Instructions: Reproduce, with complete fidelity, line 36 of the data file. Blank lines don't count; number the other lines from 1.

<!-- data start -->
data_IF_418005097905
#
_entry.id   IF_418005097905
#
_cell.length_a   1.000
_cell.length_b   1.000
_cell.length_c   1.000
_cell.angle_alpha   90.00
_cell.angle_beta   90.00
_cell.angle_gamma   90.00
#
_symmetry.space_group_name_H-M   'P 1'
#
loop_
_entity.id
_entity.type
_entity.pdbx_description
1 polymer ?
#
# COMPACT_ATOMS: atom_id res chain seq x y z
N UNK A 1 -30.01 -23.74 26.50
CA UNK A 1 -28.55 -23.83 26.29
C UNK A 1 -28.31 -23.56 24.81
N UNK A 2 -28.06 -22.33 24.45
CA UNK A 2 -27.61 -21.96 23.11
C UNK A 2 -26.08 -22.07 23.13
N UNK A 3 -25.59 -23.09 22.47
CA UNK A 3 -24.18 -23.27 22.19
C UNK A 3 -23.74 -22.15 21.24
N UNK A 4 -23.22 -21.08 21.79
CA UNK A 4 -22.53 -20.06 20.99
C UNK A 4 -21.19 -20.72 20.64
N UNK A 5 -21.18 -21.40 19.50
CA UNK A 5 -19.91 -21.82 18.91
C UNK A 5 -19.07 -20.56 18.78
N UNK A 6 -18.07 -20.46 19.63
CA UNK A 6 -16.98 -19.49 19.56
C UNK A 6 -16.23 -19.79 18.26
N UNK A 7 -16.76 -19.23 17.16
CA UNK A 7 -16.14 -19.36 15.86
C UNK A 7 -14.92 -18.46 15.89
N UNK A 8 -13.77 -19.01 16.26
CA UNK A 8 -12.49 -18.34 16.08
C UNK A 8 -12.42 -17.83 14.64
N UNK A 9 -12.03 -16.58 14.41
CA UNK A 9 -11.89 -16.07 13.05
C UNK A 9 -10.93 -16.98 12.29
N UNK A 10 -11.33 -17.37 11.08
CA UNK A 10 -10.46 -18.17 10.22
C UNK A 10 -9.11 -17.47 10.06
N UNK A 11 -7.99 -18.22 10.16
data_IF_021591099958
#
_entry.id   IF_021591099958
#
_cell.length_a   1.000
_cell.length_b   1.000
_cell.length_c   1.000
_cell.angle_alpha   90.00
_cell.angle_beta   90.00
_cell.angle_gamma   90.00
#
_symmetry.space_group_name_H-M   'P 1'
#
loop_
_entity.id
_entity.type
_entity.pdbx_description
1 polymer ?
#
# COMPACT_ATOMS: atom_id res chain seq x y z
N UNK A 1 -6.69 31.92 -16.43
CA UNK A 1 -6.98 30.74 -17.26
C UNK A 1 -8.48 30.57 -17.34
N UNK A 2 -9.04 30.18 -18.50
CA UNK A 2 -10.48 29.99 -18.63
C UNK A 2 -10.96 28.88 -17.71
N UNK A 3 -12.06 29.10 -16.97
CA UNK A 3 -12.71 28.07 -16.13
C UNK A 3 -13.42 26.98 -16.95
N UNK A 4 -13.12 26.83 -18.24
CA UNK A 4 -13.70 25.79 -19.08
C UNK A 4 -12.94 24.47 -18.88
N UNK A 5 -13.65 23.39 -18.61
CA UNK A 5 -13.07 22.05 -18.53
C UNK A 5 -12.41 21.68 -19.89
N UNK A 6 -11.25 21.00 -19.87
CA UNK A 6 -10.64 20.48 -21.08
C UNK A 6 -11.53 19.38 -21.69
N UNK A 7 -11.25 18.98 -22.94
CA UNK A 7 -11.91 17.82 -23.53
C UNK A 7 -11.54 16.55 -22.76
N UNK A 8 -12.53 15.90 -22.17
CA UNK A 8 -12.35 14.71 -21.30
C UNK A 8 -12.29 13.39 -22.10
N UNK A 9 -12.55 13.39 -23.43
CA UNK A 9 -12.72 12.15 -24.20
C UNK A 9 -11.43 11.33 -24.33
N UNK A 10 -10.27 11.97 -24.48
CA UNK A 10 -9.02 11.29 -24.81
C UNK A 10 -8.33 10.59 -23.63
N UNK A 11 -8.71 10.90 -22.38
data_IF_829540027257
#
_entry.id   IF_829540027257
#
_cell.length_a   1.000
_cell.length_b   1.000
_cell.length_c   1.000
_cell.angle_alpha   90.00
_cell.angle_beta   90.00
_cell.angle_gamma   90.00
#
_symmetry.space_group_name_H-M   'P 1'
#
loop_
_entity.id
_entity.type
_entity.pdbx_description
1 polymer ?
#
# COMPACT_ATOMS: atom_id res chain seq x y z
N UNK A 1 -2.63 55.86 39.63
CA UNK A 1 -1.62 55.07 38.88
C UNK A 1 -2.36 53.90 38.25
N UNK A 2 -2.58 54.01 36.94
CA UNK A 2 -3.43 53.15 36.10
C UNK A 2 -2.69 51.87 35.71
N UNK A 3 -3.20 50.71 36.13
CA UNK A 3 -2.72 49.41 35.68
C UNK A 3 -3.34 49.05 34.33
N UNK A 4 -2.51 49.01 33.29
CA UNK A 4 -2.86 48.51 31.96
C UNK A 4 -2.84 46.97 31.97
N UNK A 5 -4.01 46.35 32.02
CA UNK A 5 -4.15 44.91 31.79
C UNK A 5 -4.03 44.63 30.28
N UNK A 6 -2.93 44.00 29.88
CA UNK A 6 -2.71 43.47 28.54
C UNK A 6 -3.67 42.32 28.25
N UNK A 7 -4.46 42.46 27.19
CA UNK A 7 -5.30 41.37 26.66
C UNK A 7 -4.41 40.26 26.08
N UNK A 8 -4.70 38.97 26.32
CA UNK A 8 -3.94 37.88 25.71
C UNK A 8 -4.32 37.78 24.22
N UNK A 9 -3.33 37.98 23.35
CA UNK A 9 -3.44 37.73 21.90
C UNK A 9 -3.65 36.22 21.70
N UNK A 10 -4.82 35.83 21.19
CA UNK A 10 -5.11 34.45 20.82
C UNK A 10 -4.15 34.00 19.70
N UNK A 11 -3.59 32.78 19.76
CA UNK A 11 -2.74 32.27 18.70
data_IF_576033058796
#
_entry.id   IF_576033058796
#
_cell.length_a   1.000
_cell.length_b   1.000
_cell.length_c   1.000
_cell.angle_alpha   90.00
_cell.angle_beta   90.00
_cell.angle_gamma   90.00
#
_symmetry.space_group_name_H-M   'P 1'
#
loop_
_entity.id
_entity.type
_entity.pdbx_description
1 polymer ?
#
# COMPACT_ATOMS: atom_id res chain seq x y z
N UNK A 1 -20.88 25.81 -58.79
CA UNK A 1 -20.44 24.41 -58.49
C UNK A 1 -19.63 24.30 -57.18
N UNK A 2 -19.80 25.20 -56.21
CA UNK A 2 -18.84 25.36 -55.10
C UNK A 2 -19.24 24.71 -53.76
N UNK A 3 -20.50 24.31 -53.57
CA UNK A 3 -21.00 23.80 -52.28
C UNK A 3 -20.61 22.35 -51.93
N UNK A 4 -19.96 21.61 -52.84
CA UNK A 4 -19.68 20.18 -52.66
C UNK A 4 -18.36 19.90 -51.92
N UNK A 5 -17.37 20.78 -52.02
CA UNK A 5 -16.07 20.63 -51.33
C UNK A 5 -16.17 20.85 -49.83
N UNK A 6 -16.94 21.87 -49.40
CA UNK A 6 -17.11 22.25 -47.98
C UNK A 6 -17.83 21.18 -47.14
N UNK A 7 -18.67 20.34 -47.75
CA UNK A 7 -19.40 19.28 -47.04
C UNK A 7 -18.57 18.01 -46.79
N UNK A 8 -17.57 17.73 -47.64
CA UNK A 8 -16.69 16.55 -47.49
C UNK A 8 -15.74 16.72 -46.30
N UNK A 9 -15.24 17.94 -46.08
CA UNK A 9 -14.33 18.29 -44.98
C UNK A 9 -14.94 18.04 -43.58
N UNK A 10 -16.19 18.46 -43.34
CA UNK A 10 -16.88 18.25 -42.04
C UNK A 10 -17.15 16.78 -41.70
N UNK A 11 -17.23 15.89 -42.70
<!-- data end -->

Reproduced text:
N UNK A 6 -18.07 -20.46 19.63